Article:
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Unravelling the Mystery: Understanding Canine Compulsive Disorder

Posted on 23 May 2024
Unravelling the Mystery: Understanding Canine Compulsive Disorder

What is Canine Compulsive Disorder?

Canine compulsive disorder, akin to human obsessive-compulsive disorder, leads dogs to engage in repetitive behaviours that can be detrimental to their wellbeing. While it's challenging to ascertain if dogs experience obsessive thoughts, their actions clearly indicate compulsive tendencies. These behaviours, while common in mentally healthy dogs to some extent, escalate to a disruptive level in dogs with canine compulsive disorder, impacting both their own quality of life and that of their families.

Symptoms of Canine Compulsive Disorder (CCD) in dogs often involve behaviours that, in moderation, might seem commonplace. However, dogs with CCD take these actions to extremes, resulting in potential harm to themselves. Common compulsive behaviours seen in dogs with CCD include:

  • Signs of self mutilation - missing hair, raw skin, focus is commonly on the tail, forelimbs, and distal extremities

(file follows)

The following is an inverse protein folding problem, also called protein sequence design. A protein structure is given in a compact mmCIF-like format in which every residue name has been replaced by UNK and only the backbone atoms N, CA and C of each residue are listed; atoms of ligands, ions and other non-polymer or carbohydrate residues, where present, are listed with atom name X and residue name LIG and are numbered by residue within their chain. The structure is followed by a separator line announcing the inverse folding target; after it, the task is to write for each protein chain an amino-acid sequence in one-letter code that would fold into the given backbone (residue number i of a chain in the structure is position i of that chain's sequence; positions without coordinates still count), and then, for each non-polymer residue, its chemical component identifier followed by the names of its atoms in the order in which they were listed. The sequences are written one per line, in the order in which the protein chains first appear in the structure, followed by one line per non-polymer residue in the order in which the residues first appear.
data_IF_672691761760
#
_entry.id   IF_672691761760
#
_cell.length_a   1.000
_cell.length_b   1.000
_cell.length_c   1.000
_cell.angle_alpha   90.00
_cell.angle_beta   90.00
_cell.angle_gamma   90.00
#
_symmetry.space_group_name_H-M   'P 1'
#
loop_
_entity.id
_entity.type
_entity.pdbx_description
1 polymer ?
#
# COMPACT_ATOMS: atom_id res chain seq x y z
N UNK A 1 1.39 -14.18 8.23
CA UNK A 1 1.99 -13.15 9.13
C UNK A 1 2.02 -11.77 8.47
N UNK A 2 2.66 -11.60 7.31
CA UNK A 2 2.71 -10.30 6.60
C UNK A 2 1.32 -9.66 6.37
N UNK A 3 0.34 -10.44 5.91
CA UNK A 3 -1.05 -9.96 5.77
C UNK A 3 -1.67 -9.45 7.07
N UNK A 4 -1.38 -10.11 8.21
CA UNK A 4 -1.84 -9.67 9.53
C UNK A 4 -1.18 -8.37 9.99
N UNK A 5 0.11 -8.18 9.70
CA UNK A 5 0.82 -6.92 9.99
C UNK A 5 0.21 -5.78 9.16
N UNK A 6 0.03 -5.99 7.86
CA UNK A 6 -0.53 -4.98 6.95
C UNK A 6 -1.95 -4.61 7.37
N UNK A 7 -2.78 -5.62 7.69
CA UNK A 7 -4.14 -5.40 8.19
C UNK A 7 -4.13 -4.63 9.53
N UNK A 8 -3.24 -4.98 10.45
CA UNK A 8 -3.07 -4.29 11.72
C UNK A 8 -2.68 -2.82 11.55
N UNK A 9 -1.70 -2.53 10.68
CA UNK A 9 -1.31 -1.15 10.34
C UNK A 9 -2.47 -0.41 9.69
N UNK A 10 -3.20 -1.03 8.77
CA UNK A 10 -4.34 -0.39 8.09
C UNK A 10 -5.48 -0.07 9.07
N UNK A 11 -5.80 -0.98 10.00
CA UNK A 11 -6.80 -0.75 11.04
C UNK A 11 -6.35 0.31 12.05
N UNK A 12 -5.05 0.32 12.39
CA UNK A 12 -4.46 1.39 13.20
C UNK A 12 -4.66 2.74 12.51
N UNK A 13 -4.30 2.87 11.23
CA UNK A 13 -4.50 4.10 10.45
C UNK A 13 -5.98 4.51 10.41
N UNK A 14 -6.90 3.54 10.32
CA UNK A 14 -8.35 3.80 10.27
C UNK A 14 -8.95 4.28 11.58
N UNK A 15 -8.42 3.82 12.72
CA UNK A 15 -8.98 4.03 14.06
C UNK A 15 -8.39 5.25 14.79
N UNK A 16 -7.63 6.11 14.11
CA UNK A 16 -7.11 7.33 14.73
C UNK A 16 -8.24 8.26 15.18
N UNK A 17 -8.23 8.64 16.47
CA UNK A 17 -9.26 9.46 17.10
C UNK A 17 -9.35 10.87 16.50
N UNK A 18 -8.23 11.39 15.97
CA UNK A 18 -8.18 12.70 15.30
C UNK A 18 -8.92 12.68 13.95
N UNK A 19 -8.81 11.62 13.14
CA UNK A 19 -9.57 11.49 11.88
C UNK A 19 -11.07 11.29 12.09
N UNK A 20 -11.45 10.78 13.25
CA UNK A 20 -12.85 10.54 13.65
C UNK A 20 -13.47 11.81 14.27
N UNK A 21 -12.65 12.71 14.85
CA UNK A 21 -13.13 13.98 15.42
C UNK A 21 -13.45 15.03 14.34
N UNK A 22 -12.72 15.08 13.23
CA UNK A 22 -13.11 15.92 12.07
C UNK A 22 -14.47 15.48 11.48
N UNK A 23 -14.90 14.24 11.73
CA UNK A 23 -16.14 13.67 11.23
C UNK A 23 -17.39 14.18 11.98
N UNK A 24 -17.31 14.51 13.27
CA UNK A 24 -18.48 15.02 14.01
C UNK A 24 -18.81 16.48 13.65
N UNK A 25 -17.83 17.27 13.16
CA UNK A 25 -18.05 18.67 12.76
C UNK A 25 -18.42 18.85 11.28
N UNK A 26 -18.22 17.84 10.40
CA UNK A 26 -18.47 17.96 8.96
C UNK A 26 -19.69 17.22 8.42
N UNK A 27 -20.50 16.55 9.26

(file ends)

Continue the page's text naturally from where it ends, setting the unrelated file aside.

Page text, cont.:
• The dog’s behaviour intensifies over time and cannot be interrupted even with physical restraint, increases in frequency or duration, and interferes with normal functioning
  • Frequent tail chasing, especially if the tail tip is missing (however, not all dogs that tail chase will mutilate their tails)
  • May be seen in young dogs, but onset is more common during social maturity; playfulness decreases with age, OCD increases
  • A solitary focus may have seemed to spur the behaviour (for example, chasing a mouse that the patient could not catch) - but usually no direct cause is evident
  • May see self-induced injuries and lack of condition that may be associated with increased motor activity and repetitive behaviours
  • Behaviour worsens with time

What Causes Canine Compulsive Disorder (CCD)?

Pain: Chronic pain stemming from past injuries or medical conditions can drive dogs to exhibit obsessive behaviours. Dogs may compulsively gnaw at affected areas or display anxious rituals before activities that induce discomfort. Even after resolving the underlying issue, compulsive behaviours may persist, emphasising the importance of identifying triggers early for effective intervention.